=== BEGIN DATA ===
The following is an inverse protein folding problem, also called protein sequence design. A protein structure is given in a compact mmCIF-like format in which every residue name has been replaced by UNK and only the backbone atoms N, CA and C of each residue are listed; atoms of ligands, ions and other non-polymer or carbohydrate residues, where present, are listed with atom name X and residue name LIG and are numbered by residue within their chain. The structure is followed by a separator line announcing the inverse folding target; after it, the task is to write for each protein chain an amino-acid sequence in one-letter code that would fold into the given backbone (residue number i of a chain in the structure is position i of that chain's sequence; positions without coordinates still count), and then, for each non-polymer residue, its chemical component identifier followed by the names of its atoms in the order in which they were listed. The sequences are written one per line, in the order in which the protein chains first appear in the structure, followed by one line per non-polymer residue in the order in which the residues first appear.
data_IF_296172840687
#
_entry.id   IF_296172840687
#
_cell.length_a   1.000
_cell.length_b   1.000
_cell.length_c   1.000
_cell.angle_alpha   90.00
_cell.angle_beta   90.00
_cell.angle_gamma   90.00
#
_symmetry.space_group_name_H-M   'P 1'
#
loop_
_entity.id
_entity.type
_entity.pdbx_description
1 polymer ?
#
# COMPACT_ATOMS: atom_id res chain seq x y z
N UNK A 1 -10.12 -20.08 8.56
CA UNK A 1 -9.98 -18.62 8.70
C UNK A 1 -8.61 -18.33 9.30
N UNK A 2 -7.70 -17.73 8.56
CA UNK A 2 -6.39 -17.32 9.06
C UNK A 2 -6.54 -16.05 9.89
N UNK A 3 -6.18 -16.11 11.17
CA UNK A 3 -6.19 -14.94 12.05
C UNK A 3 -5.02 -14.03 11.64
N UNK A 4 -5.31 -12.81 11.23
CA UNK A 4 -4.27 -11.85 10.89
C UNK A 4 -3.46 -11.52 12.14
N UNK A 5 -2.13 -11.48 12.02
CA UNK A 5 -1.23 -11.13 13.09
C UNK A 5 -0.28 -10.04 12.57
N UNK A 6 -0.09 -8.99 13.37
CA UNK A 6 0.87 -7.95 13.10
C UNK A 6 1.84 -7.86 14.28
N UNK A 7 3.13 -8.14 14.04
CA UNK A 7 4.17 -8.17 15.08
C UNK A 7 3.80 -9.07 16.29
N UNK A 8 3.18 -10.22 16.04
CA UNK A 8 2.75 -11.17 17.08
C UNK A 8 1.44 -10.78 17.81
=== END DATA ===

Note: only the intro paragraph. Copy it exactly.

The following is an inverse protein folding problem, also called protein sequence design. A protein structure is given in a compact mmCIF-like format in which every residue name has been replaced by UNK and only the backbone atoms N, CA and C of each residue are listed; atoms of ligands, ions and other non-polymer or carbohydrate residues, where present, are listed with atom name X and residue name LIG and are numbered by residue within their chain. The structure is followed by a separator line announcing the inverse folding target; after it, the task is to write for each protein chain an amino-acid sequence in one-letter code that would fold into the given backbone (residue number i of a chain in the structure is position i of that chain's sequence; positions without coordinates still count), and then, for each non-polymer residue, its chemical component identifier followed by the names of its atoms in the order in which they were listed. The sequences are written one per line, in the order in which the protein chains first appear in the structure, followed by one line per non-polymer residue in the order in which the residues first appear.